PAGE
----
The Notable New Products Of 2020

28 December 2020

The new products that caught our attention over the last 12 months.

Kubota’s 300 hp S7509 diesel

Kubota Goes To 300 Hp

At ConExpo-Con/Agg 2017, Kubota introduced its first diesel engine over 200 hp. This year, also at ConExpo-Con/Agg, Kubota cracked the 300 hp barrier with the launch of the model S7509. The six-cylinder, 7/5 L diesel is Tier 4 final/Stage 5 compliant with a maximum output of 306.2 hp at 1900 rpm. Maximum torque is 977 lb. ft at 1500 to 1600 rpm. Production of the S7509 is scheduled for 2023.

The full article appeared on page 20 of the May issue.


Honda’s EU3000is generator with CO-Minder

Honda’s CO-Minder

In an interesting case of taking a proactive safety measure, Honda Power Equipment, a business unit of American Honda Motor Co., Inc., has introduced CO-Minder, a carbon monoxide (CO) detection technology, across its full line of portable generators. The CO-Minder is designed to continuously measure carbon monoxide levels in the air near a gen-set and automatically shut down the unit before detected CO reaches a dangerous level (800 ppm at a given time, or an average of 400 ppm for 10 minutes). The CO-Minder was installed after the Portable Generators Manufacturers’ Association (PGMA) released a voluntary standard (G300-2018) in April.

The full article appeared on page 22 of the November issue.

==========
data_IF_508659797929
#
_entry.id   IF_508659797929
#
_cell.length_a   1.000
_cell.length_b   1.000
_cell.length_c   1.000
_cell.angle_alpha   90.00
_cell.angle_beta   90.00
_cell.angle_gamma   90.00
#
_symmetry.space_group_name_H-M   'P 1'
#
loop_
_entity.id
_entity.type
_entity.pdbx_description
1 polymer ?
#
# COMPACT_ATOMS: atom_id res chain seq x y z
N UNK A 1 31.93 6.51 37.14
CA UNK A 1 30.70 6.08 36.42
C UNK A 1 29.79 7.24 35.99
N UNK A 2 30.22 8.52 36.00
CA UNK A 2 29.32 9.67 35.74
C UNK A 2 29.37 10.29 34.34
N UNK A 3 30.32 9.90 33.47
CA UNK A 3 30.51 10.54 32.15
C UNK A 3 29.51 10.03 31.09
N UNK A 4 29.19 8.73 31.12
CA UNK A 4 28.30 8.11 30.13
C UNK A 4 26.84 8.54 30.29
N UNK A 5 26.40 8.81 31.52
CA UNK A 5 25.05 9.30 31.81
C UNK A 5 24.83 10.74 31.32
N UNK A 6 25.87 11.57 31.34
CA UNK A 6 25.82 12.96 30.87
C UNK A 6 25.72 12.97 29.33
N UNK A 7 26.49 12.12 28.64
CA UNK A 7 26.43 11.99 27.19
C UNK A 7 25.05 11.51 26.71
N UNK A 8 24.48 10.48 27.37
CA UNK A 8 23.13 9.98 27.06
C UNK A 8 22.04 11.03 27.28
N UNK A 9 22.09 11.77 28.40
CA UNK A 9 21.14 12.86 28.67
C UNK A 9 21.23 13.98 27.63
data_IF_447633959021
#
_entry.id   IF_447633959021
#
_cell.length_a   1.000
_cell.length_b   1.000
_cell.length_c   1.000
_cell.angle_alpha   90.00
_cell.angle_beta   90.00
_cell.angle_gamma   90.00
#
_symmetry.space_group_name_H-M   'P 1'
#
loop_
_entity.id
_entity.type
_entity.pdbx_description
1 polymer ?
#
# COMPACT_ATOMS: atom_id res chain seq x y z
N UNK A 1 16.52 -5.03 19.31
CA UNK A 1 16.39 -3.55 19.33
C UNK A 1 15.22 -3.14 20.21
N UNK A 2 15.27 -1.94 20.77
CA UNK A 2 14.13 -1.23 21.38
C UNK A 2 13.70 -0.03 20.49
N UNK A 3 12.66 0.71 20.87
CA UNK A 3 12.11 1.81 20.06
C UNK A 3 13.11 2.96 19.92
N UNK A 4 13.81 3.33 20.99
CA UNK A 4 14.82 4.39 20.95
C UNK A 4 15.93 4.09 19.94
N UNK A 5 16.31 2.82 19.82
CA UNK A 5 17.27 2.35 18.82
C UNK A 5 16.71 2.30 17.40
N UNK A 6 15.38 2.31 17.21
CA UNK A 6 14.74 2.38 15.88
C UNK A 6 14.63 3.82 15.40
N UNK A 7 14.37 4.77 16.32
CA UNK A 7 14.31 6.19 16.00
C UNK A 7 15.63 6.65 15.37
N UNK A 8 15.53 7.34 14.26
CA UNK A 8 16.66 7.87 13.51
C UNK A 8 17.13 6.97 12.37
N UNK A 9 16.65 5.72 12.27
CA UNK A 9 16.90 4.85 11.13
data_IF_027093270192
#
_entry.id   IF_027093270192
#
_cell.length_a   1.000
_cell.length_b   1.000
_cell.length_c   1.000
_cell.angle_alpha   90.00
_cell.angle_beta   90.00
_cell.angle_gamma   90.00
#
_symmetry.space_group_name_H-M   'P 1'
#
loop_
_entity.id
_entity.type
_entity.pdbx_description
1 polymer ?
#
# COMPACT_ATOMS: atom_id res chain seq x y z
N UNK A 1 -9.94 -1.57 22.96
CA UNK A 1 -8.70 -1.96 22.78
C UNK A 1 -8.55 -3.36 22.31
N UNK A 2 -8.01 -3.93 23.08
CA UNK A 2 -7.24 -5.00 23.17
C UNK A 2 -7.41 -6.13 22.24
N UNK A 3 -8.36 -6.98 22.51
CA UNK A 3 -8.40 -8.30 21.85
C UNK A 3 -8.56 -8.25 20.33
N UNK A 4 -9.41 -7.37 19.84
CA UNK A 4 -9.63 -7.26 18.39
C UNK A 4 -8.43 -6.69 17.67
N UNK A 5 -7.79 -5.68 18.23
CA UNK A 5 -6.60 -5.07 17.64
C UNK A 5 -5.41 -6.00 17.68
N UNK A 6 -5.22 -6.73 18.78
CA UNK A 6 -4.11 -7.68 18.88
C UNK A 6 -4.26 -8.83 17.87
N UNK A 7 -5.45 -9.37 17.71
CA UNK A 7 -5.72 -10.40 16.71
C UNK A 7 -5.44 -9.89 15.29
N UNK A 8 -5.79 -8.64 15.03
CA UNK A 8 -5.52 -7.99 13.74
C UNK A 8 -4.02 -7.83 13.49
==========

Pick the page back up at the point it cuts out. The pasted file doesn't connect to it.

Deere’s new 18 L diesel

Deere’s New 18.0 L Engine

The introduction this year of a new 18.0 L model will move the top end of the John Deere Power Systems (JDPS) power range to be over 870 hp (650 kW). The engine, the largest ever from John Deere, will be built at the company’s Engine Works facility in Waterloo, Ia. beginning in 2022.

JDPS said the recently introduced 13.6 L and the new 18.0 L diesels were conceived together. “We started with the concept of having a couple of engines to cover our growing power needs into the future,” said Michael Lefebvre, manager, global marketing and product strategy. “And out of that came the 13.6 L and now the 18.0 L.”

The full article appeared on page 16 of the May issue.


The main control valve of Kawasaki’s excavator system

Kawasaki’s New Excavator System 

Kawasaki has introduced a new hydraulic and control technology for the hydraulic excavators. Debuting at IFPE earlier this year, the Information and Communication Technology (ICT) system was developed jointly by Kawasaki Precision Machinery and the Kawasaki Technical Institute in Japan.

Kawasaki developed three new products to create the ICT excavator system. The first is an ICT-compatible multi-control valve that incorporates a Kawasaki solenoid proportional control valve designed to deliver more precise hydraulic control. The second new product is the new Kawasaki electric joystick, which the company said has the same feel as the hydraulic pilot valves that have been the industry standard for years. The third component is the KC-MC-20 controller, a high-performance electronic module that helps machines achieve greater fuel efficiency through high precision control.

The full article appeared on page 38 of the February issue.


Donaldson’s Wireless Filter Minder on an air filter

Wireless Filter Monitoring

There’s very little on engines and equipment today that does not lend itself to wireless connectivity. At ConExpo-Con/Agg, Donaldson Co. announced that its Filter Minder wireless monitoring system is now available to monitor engine air filters in off-highway equipment and on-highway trucks.